With no explanation of how they know each other or why they would want to play such a “game,” Prospero and an unnamed man agree to a game whereby each man has a protégé magician who must compete with each other. Except, this isn’t a magic battle played out in real time. It is a strange, slow game of turns, where neither child is allowed to interfere with the move made by his or her opponent.

In fact, a good ten years passes after the game is contracted before Marco, Celia’s opponent, even makes his first move. What ensues is a bizarre series of dream-like vignettes that set a backdrop for a star crossed romance.

To say that this book is unusual could be interpreted as praise, and in some sense it is. The entire thing feels dreamy, with hundreds of pages passing as quickly and lightly as cotton candy from a carnival dissolves. In many respects, The Night Circus feels like an afternoon stroll through a modern art museum. Each chapter sits prettily next to the one beside it, but none are direct continuations of each other. None really tell much of a story, only quaint premises that hint at the possibility of a story. And, like I would argue a lot of modern art has, there are flairs for their own sake. Many descriptions, events, even some characters, seem to exist with no purpose of advancing the plot. They’re just there to be marveled at like a painting.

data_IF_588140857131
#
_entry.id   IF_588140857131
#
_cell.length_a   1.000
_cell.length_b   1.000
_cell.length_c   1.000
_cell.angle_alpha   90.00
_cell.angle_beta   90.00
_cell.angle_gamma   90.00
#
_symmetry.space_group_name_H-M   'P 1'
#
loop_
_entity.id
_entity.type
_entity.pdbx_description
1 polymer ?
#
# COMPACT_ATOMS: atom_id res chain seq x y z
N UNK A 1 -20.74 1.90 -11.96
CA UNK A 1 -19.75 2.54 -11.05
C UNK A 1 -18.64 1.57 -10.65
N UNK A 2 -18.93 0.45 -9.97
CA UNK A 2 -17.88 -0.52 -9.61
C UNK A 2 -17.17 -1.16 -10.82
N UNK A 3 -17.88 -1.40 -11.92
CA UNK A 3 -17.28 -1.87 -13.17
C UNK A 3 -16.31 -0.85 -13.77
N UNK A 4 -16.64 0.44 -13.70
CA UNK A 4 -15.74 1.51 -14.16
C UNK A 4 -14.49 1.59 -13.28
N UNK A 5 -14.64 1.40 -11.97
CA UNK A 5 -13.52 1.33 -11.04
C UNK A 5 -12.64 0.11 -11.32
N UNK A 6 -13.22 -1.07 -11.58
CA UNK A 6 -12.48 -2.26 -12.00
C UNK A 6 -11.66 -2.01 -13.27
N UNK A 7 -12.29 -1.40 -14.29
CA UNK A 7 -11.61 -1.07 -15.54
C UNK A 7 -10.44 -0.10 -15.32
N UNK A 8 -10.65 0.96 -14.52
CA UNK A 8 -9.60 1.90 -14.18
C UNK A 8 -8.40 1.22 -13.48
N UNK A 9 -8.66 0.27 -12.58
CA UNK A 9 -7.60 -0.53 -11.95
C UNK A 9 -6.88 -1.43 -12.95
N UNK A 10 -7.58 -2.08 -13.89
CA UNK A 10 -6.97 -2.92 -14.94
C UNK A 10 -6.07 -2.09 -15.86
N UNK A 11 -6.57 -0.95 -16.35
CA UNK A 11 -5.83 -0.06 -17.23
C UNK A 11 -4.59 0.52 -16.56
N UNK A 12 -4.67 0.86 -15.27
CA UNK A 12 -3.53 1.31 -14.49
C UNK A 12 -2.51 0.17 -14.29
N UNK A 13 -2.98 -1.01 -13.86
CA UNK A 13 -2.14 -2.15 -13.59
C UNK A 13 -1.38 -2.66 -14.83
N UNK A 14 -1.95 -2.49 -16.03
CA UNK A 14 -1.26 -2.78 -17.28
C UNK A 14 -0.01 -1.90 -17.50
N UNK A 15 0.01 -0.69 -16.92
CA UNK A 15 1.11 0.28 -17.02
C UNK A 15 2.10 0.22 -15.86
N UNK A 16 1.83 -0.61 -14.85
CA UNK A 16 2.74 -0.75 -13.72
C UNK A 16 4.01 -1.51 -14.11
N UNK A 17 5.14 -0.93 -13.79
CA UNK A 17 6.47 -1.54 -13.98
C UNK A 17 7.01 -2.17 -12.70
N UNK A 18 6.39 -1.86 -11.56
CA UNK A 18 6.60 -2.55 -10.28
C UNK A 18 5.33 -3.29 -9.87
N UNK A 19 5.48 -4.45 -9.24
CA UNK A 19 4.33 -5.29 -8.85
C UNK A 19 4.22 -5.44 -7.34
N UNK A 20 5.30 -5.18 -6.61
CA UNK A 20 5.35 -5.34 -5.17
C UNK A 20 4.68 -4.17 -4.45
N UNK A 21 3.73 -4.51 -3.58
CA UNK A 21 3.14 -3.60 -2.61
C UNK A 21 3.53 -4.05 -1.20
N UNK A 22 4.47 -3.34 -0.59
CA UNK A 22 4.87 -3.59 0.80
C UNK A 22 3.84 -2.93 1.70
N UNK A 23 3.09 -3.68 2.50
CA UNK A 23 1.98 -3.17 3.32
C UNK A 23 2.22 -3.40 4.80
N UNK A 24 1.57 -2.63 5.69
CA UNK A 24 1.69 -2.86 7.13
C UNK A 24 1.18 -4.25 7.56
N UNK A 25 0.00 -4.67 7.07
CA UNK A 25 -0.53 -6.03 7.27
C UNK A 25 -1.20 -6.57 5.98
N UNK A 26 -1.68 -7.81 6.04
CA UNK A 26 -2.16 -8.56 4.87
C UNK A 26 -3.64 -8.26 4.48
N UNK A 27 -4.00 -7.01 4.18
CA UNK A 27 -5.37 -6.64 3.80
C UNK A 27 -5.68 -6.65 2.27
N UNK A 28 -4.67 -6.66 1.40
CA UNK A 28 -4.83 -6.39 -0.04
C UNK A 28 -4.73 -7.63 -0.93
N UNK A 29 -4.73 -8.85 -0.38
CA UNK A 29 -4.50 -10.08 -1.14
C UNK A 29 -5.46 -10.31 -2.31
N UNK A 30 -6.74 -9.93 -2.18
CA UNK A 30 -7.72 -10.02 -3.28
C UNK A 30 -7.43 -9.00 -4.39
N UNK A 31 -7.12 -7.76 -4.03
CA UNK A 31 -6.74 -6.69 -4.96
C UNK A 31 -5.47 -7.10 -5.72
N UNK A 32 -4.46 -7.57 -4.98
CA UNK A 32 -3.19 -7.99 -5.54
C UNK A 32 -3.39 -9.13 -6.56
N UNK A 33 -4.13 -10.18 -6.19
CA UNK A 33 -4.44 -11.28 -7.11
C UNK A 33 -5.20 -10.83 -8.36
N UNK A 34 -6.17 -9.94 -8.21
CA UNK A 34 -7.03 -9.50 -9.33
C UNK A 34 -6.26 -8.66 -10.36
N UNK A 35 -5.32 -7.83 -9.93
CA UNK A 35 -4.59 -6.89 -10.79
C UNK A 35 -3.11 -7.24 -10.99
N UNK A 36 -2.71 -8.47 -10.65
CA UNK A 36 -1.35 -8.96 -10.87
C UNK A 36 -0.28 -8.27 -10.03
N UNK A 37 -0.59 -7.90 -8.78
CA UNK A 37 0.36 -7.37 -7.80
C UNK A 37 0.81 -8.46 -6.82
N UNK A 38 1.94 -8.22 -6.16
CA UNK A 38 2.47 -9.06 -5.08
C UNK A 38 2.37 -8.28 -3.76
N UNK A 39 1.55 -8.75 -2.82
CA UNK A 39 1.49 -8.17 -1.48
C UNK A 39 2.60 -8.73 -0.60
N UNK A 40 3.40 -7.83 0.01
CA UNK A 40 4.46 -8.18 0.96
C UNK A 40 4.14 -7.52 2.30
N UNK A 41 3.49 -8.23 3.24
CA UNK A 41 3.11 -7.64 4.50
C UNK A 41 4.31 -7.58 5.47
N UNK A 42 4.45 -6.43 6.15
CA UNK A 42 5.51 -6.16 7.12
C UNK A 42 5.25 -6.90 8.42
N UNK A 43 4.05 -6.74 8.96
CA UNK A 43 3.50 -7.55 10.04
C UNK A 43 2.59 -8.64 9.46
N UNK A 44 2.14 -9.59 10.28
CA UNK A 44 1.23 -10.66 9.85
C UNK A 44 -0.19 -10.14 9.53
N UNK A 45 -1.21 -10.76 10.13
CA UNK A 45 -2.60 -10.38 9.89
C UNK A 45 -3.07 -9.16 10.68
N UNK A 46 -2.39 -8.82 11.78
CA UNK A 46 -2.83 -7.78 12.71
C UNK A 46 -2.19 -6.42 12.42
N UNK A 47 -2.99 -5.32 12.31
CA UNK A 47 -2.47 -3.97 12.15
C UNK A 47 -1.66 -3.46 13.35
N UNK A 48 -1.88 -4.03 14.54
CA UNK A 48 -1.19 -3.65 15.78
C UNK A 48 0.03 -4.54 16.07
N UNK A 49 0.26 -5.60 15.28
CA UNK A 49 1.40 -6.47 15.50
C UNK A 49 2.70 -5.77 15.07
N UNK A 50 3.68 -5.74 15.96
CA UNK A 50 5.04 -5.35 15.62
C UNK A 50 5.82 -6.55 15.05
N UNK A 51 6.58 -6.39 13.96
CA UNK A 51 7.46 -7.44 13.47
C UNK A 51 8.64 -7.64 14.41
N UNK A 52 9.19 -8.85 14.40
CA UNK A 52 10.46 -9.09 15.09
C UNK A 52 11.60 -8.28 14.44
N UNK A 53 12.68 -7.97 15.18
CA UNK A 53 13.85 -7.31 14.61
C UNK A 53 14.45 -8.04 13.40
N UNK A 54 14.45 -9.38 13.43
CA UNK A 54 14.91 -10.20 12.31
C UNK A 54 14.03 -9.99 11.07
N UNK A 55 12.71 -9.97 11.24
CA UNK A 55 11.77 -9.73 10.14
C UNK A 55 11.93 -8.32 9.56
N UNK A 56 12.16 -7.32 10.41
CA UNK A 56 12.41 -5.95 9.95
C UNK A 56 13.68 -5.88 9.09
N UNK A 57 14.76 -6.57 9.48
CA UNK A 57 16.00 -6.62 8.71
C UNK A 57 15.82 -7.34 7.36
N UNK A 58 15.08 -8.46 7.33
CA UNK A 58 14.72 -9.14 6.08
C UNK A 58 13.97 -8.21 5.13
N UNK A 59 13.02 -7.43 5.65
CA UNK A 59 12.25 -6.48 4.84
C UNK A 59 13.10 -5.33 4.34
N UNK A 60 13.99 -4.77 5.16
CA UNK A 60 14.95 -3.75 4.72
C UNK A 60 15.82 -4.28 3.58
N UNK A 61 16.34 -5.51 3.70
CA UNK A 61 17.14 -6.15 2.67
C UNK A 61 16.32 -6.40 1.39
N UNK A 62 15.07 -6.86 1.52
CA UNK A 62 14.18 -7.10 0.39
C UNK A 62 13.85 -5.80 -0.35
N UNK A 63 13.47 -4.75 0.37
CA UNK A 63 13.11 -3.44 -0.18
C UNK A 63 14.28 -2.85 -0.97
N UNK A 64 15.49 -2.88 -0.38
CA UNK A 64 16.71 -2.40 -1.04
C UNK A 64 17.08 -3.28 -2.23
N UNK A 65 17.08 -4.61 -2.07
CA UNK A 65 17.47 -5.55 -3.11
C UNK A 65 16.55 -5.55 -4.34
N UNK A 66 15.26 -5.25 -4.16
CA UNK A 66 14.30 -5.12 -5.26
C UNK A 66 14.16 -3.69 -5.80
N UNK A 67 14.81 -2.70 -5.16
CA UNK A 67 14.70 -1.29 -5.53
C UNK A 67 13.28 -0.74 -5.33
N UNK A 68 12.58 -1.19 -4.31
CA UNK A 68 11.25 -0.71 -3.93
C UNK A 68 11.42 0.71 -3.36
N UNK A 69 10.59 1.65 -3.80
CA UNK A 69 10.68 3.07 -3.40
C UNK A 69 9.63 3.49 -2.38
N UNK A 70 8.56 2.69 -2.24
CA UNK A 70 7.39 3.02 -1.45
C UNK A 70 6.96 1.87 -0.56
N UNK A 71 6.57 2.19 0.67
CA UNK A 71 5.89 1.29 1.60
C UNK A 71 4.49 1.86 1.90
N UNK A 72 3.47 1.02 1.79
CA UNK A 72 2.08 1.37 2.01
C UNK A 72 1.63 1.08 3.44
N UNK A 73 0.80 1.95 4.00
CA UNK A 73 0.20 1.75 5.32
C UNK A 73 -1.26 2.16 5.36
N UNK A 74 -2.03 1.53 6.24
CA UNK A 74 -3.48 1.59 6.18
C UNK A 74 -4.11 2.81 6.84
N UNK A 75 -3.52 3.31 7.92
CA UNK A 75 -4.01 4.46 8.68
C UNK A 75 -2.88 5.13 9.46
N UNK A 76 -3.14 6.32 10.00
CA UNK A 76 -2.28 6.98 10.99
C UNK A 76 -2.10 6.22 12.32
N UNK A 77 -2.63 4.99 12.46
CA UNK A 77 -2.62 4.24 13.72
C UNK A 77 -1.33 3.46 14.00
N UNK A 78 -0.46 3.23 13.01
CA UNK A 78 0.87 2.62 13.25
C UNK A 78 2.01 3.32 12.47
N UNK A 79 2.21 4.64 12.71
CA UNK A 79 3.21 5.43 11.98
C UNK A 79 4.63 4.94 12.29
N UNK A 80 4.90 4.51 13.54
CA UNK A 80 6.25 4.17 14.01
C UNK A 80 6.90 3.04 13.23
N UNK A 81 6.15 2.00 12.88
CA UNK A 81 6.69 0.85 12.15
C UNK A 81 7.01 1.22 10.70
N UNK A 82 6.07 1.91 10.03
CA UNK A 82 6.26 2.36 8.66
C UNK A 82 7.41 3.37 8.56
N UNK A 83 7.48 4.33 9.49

I didn’t mind too much that the writing jumps back and forth between distant third person, close third person, and second person — all in present tense. Sure, second person and present tense by themselves always jar me a bit since they’re rarer, but the perspective and tense switches weren’t nearly as disengaging as the jumps in time and space. One chapter would be London in May of 1886, the next might be Prague in July of 1895, the next New York in 1887.